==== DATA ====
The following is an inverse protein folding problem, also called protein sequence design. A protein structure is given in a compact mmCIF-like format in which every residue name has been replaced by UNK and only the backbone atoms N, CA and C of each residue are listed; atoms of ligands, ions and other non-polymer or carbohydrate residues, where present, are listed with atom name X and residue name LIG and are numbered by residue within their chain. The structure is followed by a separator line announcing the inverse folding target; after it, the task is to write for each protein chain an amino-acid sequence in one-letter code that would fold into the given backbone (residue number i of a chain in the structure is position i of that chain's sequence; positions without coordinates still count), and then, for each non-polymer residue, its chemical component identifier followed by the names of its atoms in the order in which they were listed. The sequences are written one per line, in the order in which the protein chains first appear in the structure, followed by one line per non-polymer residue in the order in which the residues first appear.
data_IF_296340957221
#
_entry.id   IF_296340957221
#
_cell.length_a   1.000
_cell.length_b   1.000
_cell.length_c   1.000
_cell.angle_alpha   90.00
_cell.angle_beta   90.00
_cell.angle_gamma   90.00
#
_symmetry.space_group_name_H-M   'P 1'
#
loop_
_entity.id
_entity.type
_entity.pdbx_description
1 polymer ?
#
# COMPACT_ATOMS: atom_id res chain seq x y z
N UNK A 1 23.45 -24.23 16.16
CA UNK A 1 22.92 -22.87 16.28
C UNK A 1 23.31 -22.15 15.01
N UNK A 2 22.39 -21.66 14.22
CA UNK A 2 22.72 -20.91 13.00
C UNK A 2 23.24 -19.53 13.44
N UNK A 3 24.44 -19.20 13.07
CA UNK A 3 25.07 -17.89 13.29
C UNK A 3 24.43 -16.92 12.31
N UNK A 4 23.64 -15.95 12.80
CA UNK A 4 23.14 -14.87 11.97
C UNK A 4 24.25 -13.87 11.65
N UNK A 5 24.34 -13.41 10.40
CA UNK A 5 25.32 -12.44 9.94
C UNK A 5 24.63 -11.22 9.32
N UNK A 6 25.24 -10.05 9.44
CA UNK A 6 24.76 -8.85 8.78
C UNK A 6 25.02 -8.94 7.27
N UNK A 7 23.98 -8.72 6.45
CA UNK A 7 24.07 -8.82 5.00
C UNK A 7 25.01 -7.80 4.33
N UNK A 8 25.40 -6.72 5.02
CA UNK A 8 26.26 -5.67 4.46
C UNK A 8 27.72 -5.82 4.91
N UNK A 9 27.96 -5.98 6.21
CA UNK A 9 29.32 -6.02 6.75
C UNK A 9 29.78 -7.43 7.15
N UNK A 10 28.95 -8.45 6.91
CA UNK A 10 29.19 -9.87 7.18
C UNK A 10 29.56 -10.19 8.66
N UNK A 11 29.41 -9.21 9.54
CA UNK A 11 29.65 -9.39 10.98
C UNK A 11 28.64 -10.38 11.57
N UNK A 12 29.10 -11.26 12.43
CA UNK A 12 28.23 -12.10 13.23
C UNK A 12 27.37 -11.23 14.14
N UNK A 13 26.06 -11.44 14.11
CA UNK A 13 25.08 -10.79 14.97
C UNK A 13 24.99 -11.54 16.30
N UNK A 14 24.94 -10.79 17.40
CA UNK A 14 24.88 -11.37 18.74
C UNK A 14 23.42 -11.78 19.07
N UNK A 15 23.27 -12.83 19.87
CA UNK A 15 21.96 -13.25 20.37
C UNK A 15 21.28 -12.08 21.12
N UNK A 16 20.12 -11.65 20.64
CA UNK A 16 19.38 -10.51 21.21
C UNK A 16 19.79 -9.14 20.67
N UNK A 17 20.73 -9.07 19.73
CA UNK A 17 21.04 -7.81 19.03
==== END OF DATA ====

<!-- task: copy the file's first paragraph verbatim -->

The following is an inverse protein folding problem, also called protein sequence design. A protein structure is given in a compact mmCIF-like format in which every residue name has been replaced by UNK and only the backbone atoms N, CA and C of each residue are listed; atoms of ligands, ions and other non-polymer or carbohydrate residues, where present, are listed with atom name X and residue name LIG and are numbered by residue within their chain. The structure is followed by a separator line announcing the inverse folding target; after it, the task is to write for each protein chain an amino-acid sequence in one-letter code that would fold into the given backbone (residue number i of a chain in the structure is position i of that chain's sequence; positions without coordinates still count), and then, for each non-polymer residue, its chemical component identifier followed by the names of its atoms in the order in which they were listed. The sequences are written one per line, in the order in which the protein chains first appear in the structure, followed by one line per non-polymer residue in the order in which the residues first appear.